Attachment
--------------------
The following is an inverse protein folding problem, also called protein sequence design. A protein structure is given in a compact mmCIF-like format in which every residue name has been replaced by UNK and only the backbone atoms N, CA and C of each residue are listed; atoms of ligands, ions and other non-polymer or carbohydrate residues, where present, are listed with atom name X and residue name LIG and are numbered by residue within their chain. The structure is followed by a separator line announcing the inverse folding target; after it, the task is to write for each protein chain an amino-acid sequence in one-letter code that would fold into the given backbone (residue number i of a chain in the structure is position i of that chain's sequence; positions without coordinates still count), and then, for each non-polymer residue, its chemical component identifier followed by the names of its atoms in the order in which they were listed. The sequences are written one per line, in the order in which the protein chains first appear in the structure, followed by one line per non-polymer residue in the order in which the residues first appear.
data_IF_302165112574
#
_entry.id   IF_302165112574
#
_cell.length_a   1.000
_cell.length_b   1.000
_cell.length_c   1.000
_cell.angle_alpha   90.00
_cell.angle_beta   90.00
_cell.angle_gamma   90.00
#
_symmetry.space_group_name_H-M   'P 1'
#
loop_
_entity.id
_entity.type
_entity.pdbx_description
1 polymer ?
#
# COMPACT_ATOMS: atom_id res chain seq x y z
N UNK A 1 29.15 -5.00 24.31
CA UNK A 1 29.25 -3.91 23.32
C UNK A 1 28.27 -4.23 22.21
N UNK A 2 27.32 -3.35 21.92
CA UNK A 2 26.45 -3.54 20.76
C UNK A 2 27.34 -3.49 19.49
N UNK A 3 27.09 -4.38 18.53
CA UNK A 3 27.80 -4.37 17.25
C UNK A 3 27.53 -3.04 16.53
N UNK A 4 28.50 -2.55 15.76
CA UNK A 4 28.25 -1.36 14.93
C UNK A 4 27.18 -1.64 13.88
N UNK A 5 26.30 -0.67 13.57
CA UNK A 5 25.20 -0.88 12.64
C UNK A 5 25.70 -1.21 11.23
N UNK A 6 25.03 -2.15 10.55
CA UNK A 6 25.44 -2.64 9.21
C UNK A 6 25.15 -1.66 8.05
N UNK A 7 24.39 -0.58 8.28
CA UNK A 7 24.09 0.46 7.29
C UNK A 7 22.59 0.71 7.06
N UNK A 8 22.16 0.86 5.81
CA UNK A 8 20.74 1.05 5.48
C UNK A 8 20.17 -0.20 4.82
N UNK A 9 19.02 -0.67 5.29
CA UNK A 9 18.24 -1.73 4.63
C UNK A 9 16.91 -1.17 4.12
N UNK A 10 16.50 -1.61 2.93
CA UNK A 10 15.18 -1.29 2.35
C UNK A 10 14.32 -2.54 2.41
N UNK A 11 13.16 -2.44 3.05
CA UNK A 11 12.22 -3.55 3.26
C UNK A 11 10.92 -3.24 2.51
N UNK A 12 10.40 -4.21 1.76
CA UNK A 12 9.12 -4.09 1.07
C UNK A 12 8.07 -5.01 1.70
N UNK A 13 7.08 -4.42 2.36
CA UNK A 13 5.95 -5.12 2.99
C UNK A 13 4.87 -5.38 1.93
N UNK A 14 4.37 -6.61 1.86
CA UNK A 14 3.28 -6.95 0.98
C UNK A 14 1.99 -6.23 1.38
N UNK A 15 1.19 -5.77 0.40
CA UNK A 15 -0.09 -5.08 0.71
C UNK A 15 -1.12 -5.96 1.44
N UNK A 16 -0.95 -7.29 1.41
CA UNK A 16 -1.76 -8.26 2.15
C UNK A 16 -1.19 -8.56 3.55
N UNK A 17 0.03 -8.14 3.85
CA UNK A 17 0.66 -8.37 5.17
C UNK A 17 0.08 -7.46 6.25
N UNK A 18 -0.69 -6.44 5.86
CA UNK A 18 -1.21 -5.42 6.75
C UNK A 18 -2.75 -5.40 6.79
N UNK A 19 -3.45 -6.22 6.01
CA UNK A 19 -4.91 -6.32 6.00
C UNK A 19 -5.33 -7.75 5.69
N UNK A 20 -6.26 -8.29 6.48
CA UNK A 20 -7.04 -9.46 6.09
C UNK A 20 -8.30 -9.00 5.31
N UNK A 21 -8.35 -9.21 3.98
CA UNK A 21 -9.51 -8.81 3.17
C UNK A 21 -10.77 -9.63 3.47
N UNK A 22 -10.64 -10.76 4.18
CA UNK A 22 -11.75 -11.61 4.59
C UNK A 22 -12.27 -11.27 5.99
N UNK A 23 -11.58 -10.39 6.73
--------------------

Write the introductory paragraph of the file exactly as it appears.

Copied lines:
The following is an inverse protein folding problem, also called protein sequence design. A protein structure is given in a compact mmCIF-like format in which every residue name has been replaced by UNK and only the backbone atoms N, CA and C of each residue are listed; atoms of ligands, ions and other non-polymer or carbohydrate residues, where present, are listed with atom name X and residue name LIG and are numbered by residue within their chain. The structure is followed by a separator line announcing the inverse folding target; after it, the task is to write for each protein chain an amino-acid sequence in one-letter code that would fold into the given backbone (residue number i of a chain in the structure is position i of that chain's sequence; positions without coordinates still count), and then, for each non-polymer residue, its chemical component identifier followed by the names of its atoms in the order in which they were listed. The sequences are written one per line, in the order in which the protein chains first appear in the structure, followed by one line per non-polymer residue in the order in which the residues first appear.